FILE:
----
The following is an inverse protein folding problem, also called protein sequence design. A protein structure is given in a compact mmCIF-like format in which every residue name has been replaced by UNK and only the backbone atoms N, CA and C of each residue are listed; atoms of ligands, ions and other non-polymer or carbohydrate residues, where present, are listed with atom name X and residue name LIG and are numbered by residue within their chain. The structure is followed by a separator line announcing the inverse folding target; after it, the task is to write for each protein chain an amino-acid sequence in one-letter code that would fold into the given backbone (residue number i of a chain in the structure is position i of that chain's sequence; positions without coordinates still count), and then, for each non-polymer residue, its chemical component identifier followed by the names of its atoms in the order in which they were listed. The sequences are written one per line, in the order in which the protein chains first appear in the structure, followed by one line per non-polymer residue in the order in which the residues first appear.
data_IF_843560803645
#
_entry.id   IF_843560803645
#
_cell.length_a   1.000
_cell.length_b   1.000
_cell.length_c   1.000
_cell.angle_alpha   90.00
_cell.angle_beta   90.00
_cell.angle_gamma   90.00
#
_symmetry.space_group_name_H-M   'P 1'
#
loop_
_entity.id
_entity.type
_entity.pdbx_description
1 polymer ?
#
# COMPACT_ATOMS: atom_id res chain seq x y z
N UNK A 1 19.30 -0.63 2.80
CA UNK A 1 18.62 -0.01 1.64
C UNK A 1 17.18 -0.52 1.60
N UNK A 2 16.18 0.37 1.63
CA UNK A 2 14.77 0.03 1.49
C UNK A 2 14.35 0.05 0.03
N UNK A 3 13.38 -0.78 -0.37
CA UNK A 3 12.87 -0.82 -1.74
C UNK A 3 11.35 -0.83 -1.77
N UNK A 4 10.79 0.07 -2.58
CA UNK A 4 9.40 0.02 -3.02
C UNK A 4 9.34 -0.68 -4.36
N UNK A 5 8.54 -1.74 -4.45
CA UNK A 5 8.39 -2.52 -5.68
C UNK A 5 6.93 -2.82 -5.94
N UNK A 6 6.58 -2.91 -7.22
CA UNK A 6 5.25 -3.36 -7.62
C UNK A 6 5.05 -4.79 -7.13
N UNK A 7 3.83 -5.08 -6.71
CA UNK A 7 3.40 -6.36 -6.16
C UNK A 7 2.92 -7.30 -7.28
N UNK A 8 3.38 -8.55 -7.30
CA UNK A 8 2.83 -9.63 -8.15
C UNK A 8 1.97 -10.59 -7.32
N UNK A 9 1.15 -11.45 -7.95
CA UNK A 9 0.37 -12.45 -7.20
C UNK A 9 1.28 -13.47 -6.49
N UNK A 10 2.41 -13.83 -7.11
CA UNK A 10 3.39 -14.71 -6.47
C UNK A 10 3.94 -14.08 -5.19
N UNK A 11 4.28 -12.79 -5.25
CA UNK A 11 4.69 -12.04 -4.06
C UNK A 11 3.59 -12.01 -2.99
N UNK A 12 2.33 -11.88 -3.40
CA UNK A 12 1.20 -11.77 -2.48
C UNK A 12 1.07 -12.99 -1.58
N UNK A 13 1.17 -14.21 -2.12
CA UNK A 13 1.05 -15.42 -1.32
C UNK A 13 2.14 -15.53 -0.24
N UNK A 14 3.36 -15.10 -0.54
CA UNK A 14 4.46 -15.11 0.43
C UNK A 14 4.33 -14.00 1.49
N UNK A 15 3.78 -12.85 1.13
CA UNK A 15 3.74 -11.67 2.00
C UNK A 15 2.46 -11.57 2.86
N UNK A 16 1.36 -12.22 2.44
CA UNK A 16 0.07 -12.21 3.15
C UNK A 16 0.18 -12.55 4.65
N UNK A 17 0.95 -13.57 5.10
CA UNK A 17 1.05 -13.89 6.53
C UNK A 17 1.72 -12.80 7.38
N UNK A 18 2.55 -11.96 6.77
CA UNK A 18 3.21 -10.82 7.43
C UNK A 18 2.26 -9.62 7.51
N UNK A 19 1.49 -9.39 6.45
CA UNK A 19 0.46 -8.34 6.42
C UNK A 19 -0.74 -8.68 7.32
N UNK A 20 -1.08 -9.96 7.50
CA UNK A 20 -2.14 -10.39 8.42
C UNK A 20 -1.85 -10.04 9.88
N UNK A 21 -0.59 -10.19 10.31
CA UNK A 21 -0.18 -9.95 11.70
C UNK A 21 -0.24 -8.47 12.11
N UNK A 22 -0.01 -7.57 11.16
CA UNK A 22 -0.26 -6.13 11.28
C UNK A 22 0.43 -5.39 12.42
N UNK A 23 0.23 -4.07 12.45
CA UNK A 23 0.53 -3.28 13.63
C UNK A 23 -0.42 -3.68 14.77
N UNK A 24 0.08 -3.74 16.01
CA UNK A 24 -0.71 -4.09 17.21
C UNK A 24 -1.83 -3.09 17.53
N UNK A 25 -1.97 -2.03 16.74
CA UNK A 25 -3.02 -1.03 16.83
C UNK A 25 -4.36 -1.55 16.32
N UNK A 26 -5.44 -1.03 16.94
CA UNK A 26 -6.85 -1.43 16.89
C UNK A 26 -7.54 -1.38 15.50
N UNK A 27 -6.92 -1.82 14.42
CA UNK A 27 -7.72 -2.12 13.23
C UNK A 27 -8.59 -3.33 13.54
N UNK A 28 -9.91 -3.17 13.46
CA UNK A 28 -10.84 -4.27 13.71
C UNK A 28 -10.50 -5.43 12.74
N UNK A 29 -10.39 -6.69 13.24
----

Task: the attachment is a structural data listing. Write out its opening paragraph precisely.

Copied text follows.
The following is an inverse protein folding problem, also called protein sequence design. A protein structure is given in a compact mmCIF-like format in which every residue name has been replaced by UNK and only the backbone atoms N, CA and C of each residue are listed; atoms of ligands, ions and other non-polymer or carbohydrate residues, where present, are listed with atom name X and residue name LIG and are numbered by residue within their chain. The structure is followed by a separator line announcing the inverse folding target; after it, the task is to write for each protein chain an amino-acid sequence in one-letter code that would fold into the given backbone (residue number i of a chain in the structure is position i of that chain's sequence; positions without coordinates still count), and then, for each non-polymer residue, its chemical component identifier followed by the names of its atoms in the order in which they were listed. The sequences are written one per line, in the order in which the protein chains first appear in the structure, followed by one line per non-polymer residue in the order in which the residues first appear.